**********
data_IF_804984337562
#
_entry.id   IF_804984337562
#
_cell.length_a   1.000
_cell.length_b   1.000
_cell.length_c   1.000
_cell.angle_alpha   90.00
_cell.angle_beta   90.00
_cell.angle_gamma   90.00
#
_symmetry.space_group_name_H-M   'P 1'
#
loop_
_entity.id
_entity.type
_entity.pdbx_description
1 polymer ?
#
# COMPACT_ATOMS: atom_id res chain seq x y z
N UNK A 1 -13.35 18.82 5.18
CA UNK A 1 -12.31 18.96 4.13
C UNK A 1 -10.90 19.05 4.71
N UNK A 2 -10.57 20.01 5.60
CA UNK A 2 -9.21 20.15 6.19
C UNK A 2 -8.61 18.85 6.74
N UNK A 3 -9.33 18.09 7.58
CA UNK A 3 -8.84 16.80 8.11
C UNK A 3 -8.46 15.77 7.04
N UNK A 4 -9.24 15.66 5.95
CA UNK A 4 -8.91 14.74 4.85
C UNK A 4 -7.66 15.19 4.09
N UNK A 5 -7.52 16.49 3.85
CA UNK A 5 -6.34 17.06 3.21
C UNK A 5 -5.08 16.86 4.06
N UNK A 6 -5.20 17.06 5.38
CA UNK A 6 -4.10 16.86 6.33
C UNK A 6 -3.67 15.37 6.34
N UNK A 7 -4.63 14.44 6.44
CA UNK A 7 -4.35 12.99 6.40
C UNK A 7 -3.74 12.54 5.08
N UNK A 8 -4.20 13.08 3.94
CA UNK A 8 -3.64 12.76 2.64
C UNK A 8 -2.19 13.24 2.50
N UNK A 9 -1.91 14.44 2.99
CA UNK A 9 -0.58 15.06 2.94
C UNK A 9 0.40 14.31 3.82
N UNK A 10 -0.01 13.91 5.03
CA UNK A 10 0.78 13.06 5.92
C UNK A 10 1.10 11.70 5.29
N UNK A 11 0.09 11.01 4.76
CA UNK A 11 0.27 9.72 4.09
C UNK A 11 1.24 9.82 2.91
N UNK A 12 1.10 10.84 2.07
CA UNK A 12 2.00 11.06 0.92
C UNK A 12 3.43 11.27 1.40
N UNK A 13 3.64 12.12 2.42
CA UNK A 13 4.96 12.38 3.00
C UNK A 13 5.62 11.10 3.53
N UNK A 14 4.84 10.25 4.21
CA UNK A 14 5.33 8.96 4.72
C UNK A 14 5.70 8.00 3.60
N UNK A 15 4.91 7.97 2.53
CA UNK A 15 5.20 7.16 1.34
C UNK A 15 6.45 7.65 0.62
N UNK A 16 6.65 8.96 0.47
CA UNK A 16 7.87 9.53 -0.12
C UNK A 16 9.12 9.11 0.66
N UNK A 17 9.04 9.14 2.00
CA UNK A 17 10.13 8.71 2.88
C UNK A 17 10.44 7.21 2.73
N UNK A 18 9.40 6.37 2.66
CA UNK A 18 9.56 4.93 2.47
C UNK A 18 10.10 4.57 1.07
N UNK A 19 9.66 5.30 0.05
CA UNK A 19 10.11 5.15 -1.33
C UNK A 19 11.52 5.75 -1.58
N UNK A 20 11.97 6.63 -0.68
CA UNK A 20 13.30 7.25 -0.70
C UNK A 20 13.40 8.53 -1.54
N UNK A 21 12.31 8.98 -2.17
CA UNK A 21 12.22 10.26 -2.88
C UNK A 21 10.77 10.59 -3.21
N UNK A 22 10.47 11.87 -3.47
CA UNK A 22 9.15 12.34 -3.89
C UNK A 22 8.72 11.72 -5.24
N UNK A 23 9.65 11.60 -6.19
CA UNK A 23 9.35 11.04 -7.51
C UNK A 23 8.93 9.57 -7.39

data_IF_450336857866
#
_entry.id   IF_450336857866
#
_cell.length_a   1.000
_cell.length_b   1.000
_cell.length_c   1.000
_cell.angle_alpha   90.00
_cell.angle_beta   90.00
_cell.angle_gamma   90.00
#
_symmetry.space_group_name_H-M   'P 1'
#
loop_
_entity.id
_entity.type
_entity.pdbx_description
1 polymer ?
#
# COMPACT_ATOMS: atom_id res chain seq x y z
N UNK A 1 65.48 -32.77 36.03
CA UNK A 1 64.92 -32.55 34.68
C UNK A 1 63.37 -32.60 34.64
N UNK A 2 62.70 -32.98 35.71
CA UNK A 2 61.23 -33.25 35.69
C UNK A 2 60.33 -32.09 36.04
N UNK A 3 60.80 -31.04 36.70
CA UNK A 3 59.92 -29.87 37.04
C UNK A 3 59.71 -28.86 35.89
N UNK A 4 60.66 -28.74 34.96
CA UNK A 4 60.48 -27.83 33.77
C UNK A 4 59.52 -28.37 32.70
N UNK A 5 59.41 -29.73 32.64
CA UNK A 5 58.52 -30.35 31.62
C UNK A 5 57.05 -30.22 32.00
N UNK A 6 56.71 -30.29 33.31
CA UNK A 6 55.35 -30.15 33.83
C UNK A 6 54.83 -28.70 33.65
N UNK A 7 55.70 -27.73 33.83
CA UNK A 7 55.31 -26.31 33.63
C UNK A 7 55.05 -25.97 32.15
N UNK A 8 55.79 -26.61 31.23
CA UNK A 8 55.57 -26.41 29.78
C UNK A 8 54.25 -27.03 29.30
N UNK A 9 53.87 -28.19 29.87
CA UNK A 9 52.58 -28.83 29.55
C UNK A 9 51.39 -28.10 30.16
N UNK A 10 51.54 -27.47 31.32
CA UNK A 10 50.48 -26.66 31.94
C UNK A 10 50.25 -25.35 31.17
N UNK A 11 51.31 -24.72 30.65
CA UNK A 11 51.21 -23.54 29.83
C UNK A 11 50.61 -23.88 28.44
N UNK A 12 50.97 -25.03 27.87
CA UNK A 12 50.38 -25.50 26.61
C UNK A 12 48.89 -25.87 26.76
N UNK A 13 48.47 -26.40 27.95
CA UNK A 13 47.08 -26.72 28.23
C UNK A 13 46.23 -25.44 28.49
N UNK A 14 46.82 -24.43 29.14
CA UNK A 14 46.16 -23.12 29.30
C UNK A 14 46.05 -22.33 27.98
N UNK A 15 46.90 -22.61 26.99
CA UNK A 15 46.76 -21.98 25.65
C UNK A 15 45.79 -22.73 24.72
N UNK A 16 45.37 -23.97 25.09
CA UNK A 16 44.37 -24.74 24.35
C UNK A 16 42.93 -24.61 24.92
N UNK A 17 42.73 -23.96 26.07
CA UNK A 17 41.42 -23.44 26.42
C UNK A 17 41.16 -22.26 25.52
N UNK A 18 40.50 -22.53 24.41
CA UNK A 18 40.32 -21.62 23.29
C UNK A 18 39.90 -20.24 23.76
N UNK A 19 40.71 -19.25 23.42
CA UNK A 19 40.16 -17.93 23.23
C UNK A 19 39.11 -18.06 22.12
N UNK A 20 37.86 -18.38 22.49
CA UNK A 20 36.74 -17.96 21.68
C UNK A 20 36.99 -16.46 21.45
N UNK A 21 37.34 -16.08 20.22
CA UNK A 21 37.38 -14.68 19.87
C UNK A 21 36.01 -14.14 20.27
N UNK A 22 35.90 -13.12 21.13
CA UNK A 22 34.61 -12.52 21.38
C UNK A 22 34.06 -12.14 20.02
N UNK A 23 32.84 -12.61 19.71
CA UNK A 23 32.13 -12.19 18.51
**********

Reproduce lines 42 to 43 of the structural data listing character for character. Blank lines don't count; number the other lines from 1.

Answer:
N UNK A 8 -4.20 13.08 3.94
CA UNK A 8 -3.64 12.76 2.64